Fringuelli F, Piermatti O, Pizzo F, Vaccaro L (1999) Ring opening of epoxides with sodium azide in water. A regioselective pH-controlled reaction. J Org Chem 64:6094–6096CrossRefGoogle Scholar
  49. 49.
    Bonollo S, Fringuelli F, Pizzo F, Vaccaro L (2006) A green route to β-amino alcohols via the uncatalyzed aminolysis of 1,2-epoxides by alkyl- and arylamines. Green Chem 8:960–964CrossRefGoogle Scholar
  50. 50.
    Abaee MS, Hamidi V, Mojtahedi MM (2008) Ultrasound promoted aminolysis of epoxides in aqueous media: a rapid procedure with no pH adjustment for additive-free synthesis of β-aminoalcohols. Ultrason Sonochem 15:823–827CrossRefGoogle Scholar
  51. 51.
    Sreedhar B, Radhika P, Neelima B, Hebalkar N (2007) Regioselective ring opening of epoxides with amines using monodispersed silica nanoparticles in water. J Mol Catal A 272:159–163CrossRefGoogle Scholar
  52. 52.
    Procopio A, Gaspari M, Nardi M, Oliverio M, Rosati O (2008) Highly efficient and versatile chemoselective addition of amines to epoxides in water catalyzed by erbium(III) triflate. Tetrahedron Lett 49:2289–2293CrossRefGoogle Scholar
  53. 53.
    Bonollo S, Fringuelli F, Pizzo F, Vaccaro L. (2007) Zr(DS)4 as an efficient catalyst for the aminolysis of epoxides in water. Synlett 2683–2686Google Scholar
  54. 54.
    Firouzabadi H, Iranpoor N, Khoshnood A (2007) Aluminum tris (dodecyl sulfate) trihydrate Al(DS)3·3H2O as an efficient Lewis acid–surfactant-combined catalyst for organic reactions in water: efficient conversion of epoxides to thiiranes and to amino alcohols at room temperature. J Mol Catal A 274:109–115CrossRefGoogle Scholar
  55. 55.
    Kobayashi S, Manabe K (2002) Development of novel Lewis acid catalysts for selective organic reactions in aqueous media. Acc Chem Res 35:209–217CrossRefGoogle Scholar
  56. 56.
    Azoulay S, Manabe K, Kobayashi S (2005) Catalytic asymmetric ring opening of meso-epoxides with aromatic amines in water. Org Lett 7:4593–4595CrossRefGoogle Scholar
  57. 57.
    Ogawa C, Azoulay S, Kobayashi S (2005) Bismuth triflate-chiral bipyridine complex catalyzed asymmetric ring opening reactions of meso-epoxide in water. Heterocycles 66:201–206CrossRefGoogle Scholar
  58. 58.
    Schneider C, Sreekanth AR, Mai E (2004) Scandium-bipyridine-catalyzed enantioselective addition of alcohols and amines to meso-epoxides. Angew Chem Int Ed 43:5691–5694CrossRefGoogle Scholar
  59. 59.
    Tschöp A, Marx A, Sreekanth AR, Schneider C (2007) Scandium-bipyridine-catalyzed enantioselective alcoholysis of meso-epoxides. Eur J Org Chem 2007:2318–2327CrossRefGoogle Scholar
  60. 60.
    Bonollo S, Fringuelli F, Pizzo F, Vaccaro L (2008) Zn(II)-catalyzed desymmetrization of meso-epoxides by aromatic amines in water. Synlett 1574–1578Google Scholar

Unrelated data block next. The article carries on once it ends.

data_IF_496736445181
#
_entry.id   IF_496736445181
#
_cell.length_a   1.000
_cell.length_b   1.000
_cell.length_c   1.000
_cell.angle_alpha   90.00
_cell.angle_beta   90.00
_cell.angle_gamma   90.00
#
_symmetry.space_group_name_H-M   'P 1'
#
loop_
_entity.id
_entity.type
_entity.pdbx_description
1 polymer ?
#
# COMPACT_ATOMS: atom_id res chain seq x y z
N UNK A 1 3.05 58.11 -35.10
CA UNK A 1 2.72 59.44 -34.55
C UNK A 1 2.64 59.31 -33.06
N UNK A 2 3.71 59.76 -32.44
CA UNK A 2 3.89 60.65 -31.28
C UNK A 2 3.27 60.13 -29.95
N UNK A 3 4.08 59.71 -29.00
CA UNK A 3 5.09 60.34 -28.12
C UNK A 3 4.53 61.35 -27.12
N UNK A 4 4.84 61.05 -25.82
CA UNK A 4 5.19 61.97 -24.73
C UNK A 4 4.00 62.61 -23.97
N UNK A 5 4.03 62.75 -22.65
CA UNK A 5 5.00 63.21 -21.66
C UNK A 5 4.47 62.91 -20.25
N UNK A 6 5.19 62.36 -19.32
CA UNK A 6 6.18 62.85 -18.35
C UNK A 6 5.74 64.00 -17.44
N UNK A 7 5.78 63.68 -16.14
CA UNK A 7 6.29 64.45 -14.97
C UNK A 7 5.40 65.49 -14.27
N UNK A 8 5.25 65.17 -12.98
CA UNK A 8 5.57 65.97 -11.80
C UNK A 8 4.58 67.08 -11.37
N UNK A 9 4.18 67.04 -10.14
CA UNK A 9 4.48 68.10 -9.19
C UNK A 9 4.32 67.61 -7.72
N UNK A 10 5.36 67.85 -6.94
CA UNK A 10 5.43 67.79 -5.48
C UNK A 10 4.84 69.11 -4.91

61. 61.
    Kokubo M, Naito T, Kobayashi S (2010) Chiral zinc(II) and copper(II)-catalyzed asymmetric ring-opening reactions of meso-epoxides with aniline and indole derivatives. Tetrahedron 66:1111–1118CrossRefGoogle Scholar
  62. 62.
    Boudou M, Ogawa C, Kobayashi S (2006) Chiral scandium-catalysed enantioselective ring-opening of meso-epoxides with N-heterocycle alcohol and thiol derivatives in water. Adv Synth Catal 348:2585–2589CrossRefGoogle Scholar
  63. 63.
    Iranpoor N, Firouzabadi H, Shekarize M (2003) Micellar media for the efficient ring opening of epoxides with CN, N3, NO3, NO2, SCN, Cl and Br catalyzed with Ce(OTf)4. Org Biomol Chem 1:724–727CrossRefGoogle Scholar
  64. 64.
    (a) Patai S (1971) The Chemistry of the azido group. Wiley, New York; (b) Scriven EFV, Turnbull K (1988) Chem Rev 88:297–368Google Scholar
  65. 65.
    Kiasat A-R, Zayadi M (2008) Polyethylene glycol immobilized on silica gel as a new solid–liquid phase-transfer catalyst for regioselective azidolysis of epoxides in water: an efficient route to 1,2-azido alcohols. Catal Commun 9:2063–2067CrossRefGoogle Scholar
  66. 66.
    Kiasat A-R, Badri R, Zargar B, Sayyahi S (2008) Poly(ethylene glycol) grafted onto dowex resin: an efficient, recyclable, and mild polymer-supported phase transfer catalyst for the regioselective azidolysis of epoxides in water. J Org Chem 73:8382–8385CrossRefGoogle Scholar
  67. 67.
    Various Authors (1999) The chemistry and biology of β-amino acids. In: Hoekstra WJ (ed) Curr Med Chem 6:905–1002Google Scholar
  68. 68.
    Kiso Y, Yamaguchi S, Matsumoto H et al (1998) KNI-577, a potent small-sized HIV protease inhibitor based on the dipeptide containing the hydroxymethylcarbonyl isostere as an ideal transition-state mimic. Arch Pharm 331:87–89CrossRefGoogle Scholar
  69. 69.
    Juaristi E (1997) Enantioselective synthesis of β-amino acids. Wiley-VCH, New YorkGoogle Scholar
  70. 70.
    Cardillo G, Tomasini C (1996) Asymmetric synthesis of ß-amino acids and α-substituted β-amino acids. Chem Soc Rev 25:117–127CrossRefGoogle Scholar
  71. 71.